It really is a great opportunity for Telstra to demonstrate our world-class security talent and strengthen our partnership with the AFP, AustCyber and the cyber security community in Australia.

Cyber security capabilities are a core part of our vision for Telstra’s future, and our people are excited to take part because they could help change someone’s life.

We are proud to use our technical capabilities and cyber security expertise to help make an innovative event like this possible.

Getting scammed: our advice for Scams Awareness Week

Cyber Security Consumer

Posted on August 12, 2019

2 min read

Did you know that in the five months to 31 May 2019 Australians submitted more than 75,000 reports to Scamwatch, with a total financial loss of $46.3m? Did you know that at Telstra, we detect and block millions of spam and scam emails to our customers every day, and issue takedown notices to hundreds of fake websites each year that are designed to trick our customers into providing payments and collect personal information?

Sadly, these stats show we need to be more vigilant than ever when it comes to scams and protecting ourselves against financial loss or identity theft.

Scammers are persistent and regretably part of our everyday life. The rapid uptake of new technologies provides a nearly always-on connected world, but the flip side is it also provides new avenues for crime and fraud.

Some of us might think we are above being scammed and that we can spot a scam a mile away, while others may be oblivious to what is real and what is not. It can be difficult to know what to look out for and as Scams Awareness Week is upon us so let me see if I can help with some tips – and remember, it always pays to be a little suspicious.

Real vs. fake – the unsolicited phone call

Luckily there are a few easy ways to tell whether the person on the other end of the line is who they say they are.

Firstly, Telstra will never call you and threaten to cancel your service or take court action if you don’t immediately make a payment or hand over your information.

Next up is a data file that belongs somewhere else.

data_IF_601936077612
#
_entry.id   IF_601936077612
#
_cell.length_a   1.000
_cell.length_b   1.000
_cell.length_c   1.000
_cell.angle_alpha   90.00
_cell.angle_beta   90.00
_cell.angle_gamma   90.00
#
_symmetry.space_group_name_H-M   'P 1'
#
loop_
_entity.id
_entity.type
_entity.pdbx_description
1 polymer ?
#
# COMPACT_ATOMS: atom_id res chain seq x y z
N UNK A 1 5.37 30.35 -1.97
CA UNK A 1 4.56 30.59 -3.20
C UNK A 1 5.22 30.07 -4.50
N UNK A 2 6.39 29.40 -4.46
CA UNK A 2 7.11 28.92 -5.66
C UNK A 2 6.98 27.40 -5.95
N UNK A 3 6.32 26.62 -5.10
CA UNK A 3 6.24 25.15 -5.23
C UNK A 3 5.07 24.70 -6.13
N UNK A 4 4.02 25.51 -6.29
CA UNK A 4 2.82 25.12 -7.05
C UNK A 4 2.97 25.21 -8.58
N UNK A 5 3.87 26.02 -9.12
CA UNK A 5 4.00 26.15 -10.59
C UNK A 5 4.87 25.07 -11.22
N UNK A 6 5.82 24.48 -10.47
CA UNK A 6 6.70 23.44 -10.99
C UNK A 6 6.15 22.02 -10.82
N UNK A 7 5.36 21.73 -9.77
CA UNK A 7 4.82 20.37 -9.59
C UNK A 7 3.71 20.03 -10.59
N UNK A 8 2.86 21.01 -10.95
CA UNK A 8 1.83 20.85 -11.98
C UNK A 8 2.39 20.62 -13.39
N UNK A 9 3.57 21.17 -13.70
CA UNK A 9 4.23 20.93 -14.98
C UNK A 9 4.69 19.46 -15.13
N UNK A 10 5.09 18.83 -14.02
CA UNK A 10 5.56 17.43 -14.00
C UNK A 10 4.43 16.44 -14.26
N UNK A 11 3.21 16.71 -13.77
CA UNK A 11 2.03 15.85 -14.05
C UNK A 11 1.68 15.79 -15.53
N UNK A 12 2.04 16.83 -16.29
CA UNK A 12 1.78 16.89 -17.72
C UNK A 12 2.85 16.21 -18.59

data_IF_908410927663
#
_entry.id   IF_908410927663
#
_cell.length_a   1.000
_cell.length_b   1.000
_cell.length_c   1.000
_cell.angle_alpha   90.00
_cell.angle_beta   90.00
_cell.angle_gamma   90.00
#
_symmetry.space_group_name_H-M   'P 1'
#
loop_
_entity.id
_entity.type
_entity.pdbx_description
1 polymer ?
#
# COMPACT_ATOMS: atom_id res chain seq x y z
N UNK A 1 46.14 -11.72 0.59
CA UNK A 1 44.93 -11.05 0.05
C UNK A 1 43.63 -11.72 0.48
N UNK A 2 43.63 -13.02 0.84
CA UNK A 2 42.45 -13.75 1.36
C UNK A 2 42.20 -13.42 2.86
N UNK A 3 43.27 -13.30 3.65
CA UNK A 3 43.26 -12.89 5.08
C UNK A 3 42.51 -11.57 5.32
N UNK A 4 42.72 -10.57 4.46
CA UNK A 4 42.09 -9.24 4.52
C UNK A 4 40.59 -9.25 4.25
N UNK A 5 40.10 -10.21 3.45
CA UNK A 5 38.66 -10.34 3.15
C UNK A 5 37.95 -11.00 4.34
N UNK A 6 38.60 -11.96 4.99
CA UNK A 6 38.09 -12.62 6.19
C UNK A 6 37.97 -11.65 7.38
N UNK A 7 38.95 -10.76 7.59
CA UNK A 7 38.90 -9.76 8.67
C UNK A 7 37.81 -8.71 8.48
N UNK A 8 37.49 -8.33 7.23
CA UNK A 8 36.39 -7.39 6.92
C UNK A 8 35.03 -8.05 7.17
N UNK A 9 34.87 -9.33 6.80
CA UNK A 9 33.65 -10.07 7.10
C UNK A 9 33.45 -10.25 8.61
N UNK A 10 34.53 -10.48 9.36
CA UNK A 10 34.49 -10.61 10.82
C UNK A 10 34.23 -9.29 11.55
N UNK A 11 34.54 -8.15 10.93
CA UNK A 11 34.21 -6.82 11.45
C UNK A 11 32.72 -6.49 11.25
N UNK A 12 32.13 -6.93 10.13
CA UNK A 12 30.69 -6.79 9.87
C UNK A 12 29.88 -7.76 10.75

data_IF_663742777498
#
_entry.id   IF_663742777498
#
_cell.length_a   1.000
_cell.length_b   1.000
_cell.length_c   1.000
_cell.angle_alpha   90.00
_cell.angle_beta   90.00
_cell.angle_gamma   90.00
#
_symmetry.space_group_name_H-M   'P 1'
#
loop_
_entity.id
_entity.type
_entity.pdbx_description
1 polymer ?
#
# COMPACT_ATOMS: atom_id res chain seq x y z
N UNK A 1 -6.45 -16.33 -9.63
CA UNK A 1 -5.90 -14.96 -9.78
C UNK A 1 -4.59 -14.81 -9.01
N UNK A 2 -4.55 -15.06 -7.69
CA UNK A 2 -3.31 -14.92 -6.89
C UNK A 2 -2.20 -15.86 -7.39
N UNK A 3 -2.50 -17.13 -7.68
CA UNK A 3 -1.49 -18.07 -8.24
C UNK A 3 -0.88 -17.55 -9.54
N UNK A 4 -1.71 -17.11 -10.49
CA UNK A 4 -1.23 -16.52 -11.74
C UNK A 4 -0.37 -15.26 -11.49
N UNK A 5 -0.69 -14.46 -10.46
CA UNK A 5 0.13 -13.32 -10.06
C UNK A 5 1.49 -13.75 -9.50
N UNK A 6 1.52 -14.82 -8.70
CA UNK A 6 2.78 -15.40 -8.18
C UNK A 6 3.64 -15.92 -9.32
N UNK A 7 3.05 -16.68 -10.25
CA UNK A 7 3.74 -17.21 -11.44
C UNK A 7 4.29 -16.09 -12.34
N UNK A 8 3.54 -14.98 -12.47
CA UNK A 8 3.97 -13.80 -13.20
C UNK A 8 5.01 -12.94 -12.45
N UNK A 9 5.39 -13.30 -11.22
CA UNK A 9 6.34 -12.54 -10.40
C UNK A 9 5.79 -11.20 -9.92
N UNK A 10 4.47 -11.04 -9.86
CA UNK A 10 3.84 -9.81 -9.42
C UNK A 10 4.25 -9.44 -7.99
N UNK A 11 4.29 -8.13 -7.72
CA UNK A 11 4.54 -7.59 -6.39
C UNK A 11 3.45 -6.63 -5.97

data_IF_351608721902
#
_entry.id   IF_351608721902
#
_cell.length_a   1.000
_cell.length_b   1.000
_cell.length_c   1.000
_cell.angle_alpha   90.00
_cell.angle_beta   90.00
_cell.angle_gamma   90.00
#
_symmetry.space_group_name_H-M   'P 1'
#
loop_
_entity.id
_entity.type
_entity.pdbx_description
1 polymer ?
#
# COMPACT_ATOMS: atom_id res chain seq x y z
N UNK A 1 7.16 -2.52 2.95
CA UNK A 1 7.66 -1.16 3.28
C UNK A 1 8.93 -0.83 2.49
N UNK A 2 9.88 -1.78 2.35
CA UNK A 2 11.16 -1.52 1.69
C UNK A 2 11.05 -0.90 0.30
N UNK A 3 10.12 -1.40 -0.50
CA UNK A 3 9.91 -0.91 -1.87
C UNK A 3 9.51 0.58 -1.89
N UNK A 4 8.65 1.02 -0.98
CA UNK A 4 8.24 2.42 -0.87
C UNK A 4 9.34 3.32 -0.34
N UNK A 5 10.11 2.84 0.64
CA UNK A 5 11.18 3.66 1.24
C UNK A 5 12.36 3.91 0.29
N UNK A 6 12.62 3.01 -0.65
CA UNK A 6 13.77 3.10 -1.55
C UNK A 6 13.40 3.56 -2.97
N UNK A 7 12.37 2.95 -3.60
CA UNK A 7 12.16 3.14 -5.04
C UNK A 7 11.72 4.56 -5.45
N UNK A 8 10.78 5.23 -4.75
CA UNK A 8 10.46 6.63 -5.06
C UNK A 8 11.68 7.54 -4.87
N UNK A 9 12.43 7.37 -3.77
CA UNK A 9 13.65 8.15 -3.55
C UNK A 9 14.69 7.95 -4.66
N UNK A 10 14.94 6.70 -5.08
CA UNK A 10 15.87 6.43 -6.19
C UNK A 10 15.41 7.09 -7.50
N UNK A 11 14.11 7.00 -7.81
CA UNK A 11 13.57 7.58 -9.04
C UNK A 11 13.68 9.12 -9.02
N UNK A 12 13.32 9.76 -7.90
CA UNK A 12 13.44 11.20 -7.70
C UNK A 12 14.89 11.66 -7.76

We will never make an unsolicited call asking for remote access into your computer or demand your sensitive personal or financial information.

Telstra staff should only ever treat you with respect and courtesy.

If you get an unexpected call from someone who says they are a Telstra representative, try to verify the person is who they say they are – or call us back on the number listed on our official website; never use the contact details the caller provided you.

If something doesn’t feel right, trust your gut – take the time to stop and think about it, and if you feel uncomfortable, just hang up.

Tags: cyber safety,

Keeping your smartphone as safe as houses


Posted on June 17, 2019

2 min read

Our lives can now be found in our pockets: email, both work and personal. Favourite shops and restaurants. Banking. Our social lives. Our smartphones are a gateway to the world, but are also a detailed record of our lives – past, present and future. Like our home, everything that we are can be found in it.

We are told all of the time that online is the new frontier of crime: Identity theft. Scams. Hacking. Stalking. The message is clear: BE AFRAID! BE VERY AFRAID! Couple this with the constant juggle of modern life and an overload of information and paralysis can set in.

Research conducted for the Australian Digital Inclusion Index in 2018 shows that almost two-thirds of Australians feel that technology is changing so fast that it’s difficult to keep up with it.

Although it is important to know the risks out there, it is more important to put fear aside and take control – think of your smartphone like a house. 

Like keeping your house secure, keeping your smartphone secure is simple:

  1. Adjust your privacy and security settings, as they help you control the information that apps can access from your phone.  This is like shutting the blinds to stop people seeing in from the street.
  2. Set your apps to automatically update on Wi-Fi, as these updates often provide fixes for known security faults.
  3. Use 2-step authentication where available on apps and accounts for that extra level of protection. This is like having a lock and an alarm for your home.
  4. All our online apps and accounts have passwords – but we all forget these and have to reset them from time to time. Make sure that the password that protects the email address where your recovery passwords are sent is unique, long and strong. This is just like keeping your house key somewhere safe.
  5. You could even use a password manager so that you don’t need to remember all those different passwords.

Remember, YOU control your smartphone. With so much information on there, keep it safe as houses.